Order of Merit for Labour

Order of Merit for Labour

Republican insignia of the order
Awarded by  Italy
Type Order of knighthood
Eligibility Civilian merit
Awarded for Agriculture, industry and commerce
Status Extant
Established 9 May 1901
Next (higher) Military Order of Italy
Next (lower) Order of the Star of Italian Solidarity

The Order of Merit for Labour (Italian: Ordine al Merito del Lavoro) was founded as national order of chivalry in 1923 by King Vittorio Emanuele III of Italy; it is awarded to those "who have been singularly meritorious" in agriculture, industry and commerce, crafts, lending and insurance.[1] It is a continuation of the earlier Ordine al Merito Agrario, Industriale e Commerciale founded in 1901.[2] Members of the order may use the title Cavaliere del lavoro.[3]

The origins of the order lie with King Umberto I who, in 1898, instituted "a decoration for agricultural and industrial merit and a medal of honour."[4] The first was the exclusive prerogative of large landowners and industrialists, the latter for their employees. This was replaced by the Chivalrous or Knightly Order of Agricultural, Industrial and Commercial Merit in 1901, which was intended by Vittorio Emanuele III to give greater dignity to the earlier award.

Awarded in the single degree of Knight, the order is open to all Italians, living at home and overseas. Every year, on 1 June, 25 new Knights of Labour are invested from a shortlist of 40 candidates.[5] The related Star of Merit for Labour, established in 1923, confers the title of Maestro del Lavoro.[6]

Ribbon Class Name of the Order Title
Knight Ordine al Merito del Lavoro Cavaliere del lavoro
Master Stella al Merito del Lavoro Maestro del lavoro

The order is bestowed by decree of the President of the Italian Republic, its head since 1952, on the recommendation of the Minister of Economic Development (successor to the Minister of Industry, Commerce and Craftsmanship). The badge bears the inscription Al merito del lavoro—1901; the V.E. monogram formerly at the centre of the Greek cross, now substituted for the national coat of arms.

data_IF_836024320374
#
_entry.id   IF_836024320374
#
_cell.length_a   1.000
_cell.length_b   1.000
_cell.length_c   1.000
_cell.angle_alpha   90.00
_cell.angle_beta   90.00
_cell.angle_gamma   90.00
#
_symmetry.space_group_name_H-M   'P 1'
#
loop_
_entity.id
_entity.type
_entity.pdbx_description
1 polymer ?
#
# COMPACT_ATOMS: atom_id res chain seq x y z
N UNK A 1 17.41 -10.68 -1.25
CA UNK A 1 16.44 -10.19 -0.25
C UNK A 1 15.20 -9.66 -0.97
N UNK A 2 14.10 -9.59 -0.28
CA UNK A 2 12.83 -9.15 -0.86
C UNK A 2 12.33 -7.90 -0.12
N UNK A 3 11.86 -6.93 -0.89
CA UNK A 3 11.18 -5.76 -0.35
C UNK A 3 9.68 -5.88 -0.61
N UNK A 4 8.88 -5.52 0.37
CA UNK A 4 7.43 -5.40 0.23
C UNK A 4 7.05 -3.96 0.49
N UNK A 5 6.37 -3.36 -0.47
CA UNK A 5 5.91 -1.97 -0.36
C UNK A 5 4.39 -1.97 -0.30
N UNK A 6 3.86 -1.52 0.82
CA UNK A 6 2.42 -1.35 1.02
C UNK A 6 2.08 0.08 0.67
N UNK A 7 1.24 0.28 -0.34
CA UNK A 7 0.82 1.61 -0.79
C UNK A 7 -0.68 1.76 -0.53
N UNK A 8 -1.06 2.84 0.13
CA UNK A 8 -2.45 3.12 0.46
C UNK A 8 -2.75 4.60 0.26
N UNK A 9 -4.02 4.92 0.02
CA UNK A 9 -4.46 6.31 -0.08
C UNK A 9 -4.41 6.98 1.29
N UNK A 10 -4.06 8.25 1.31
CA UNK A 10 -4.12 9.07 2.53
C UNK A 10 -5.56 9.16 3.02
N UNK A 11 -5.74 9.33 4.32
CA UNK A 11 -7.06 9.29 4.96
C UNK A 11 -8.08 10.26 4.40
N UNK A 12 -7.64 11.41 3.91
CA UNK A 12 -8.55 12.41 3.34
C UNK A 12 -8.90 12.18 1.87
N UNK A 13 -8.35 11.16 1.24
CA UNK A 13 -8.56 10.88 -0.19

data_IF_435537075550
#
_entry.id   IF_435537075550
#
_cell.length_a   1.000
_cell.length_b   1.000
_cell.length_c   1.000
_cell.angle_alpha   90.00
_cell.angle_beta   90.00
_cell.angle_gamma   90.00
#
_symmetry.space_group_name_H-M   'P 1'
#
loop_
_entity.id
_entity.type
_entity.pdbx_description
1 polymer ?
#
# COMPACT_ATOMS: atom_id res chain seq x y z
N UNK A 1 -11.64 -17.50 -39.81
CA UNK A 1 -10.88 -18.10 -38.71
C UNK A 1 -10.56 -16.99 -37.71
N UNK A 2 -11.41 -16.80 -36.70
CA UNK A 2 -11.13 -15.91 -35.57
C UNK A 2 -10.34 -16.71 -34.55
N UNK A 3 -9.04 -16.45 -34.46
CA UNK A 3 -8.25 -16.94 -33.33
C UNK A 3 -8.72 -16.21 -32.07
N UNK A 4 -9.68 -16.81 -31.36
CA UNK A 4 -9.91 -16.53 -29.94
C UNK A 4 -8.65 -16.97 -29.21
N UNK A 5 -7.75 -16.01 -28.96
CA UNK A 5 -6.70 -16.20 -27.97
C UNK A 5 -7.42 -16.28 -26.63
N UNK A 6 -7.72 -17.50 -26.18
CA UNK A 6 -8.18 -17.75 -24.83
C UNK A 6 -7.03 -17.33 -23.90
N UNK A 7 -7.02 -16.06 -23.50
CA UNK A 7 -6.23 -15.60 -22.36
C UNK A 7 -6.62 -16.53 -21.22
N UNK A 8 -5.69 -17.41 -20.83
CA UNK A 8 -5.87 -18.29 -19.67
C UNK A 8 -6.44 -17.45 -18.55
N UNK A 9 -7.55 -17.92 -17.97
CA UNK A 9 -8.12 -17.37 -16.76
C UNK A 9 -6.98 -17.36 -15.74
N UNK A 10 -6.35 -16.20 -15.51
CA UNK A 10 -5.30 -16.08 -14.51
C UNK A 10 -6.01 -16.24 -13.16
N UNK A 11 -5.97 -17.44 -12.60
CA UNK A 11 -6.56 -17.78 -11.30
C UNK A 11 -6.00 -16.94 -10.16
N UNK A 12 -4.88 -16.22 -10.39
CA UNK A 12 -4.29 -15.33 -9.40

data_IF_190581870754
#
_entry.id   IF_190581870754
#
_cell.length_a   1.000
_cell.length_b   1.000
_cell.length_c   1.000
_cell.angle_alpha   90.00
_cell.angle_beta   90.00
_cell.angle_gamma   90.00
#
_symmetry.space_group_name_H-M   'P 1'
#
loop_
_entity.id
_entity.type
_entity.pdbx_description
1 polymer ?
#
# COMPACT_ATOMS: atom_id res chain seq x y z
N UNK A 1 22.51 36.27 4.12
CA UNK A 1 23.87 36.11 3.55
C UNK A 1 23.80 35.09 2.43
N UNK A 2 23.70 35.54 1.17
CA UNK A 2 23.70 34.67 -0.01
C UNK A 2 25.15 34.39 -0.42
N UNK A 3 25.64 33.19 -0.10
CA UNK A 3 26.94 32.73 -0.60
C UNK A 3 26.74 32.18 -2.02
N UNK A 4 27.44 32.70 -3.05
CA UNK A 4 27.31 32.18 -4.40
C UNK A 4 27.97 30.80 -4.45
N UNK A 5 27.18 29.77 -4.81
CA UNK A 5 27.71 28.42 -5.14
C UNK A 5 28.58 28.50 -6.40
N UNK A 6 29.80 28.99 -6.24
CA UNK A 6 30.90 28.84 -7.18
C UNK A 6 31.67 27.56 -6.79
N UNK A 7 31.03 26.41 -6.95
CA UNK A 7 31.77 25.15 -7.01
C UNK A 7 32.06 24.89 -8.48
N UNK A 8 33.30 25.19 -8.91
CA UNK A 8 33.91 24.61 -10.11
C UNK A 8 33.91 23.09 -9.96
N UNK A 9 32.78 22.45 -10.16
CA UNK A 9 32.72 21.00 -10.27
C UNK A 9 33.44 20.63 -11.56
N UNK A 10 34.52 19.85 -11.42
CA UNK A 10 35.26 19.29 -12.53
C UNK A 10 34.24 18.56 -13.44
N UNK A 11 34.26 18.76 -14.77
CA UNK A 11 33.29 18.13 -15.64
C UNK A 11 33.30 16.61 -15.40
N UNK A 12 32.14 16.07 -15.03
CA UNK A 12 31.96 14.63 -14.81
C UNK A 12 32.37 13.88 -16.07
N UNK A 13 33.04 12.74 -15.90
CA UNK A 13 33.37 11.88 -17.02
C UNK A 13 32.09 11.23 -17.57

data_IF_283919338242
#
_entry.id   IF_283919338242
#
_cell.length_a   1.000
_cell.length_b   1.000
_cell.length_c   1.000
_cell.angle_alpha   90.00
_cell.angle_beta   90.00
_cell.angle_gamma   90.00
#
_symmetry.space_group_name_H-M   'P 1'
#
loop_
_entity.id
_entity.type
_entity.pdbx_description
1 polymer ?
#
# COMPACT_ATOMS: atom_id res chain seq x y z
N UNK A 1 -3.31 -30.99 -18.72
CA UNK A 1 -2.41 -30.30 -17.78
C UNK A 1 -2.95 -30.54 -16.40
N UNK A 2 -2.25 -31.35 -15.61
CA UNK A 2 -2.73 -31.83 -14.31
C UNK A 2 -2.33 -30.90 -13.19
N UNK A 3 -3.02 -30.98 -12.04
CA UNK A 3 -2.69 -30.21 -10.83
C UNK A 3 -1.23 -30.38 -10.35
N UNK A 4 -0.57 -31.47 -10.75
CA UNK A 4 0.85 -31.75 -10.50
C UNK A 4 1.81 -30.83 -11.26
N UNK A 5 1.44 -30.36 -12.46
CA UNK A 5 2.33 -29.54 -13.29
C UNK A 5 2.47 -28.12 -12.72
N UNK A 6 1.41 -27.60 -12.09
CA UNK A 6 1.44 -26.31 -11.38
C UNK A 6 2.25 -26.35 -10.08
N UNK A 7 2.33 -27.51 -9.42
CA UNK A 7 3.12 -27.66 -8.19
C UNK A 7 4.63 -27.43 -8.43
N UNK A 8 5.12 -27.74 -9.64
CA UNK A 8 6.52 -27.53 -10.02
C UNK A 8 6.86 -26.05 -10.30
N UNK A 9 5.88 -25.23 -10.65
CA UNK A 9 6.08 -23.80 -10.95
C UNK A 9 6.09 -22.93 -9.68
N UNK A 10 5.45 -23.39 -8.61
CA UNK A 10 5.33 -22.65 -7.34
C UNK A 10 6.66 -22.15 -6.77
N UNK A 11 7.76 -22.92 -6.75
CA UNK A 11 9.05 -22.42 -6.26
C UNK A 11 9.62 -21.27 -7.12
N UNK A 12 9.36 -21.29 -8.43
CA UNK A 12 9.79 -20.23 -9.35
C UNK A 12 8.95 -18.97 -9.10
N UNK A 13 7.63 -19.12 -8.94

In 1977, the four-time President of the Council of Ministers, Cav. Silvio Berlusconi, was appointed to the order by the sixth President of Republic, Giovanni Leone.[7] He later renounced the title after he was found guilty of tax fraud.[8]

See also


  1. Instituted by Royal Decree No. 3167 on 30 December 1923, revived by Law No. 199 of 27 March 1952
  2. Instituted by Royal Decree No. 168 on 9 May 1901
  3. Law No. 194 of 15 May 1986 Norme sull'Ordine cavalleresco al merito del lavoro (Regulations of the Chivalrous Order of Merit for Labour), published in Gazzetta Ufficiale, No. 116, 21 May 1986
  4. Instituted by Royal Decree No. 195 on 1 March 1898
  5. The Italian Honours Procedure (p.6) Presidency of the Council of Ministers, Department of Protocol (retrieved 5 October 2008)
  6. Established by Royal Decree No. 3167 of 30 December 1923, renewed by Law No. 316(1) of 1 March 1967 Nuove norme per la concessione della "Stella al merito del lavoro" (New regulations for the concession of the Star of Merit for Labour), published in Gazzetta Ufficiale, No. 133, 29 May 1967
  7. The Rt. Hon. Silvio Berlusconi, Prime Minister Organisation for Economic Co-operation and Development (retrieved 22 July 2011)
  8. Italian ex-PM Berlusconi renounces knight title BBC news (retrieved 24 March 2014)
Wikimedia Commons has media related to Order of Merit for Labour.
This article is issued from Wikipedia - version of the 7/30/2015. The text is available under the Creative Commons Attribution/Share Alike but additional terms may apply for the media files.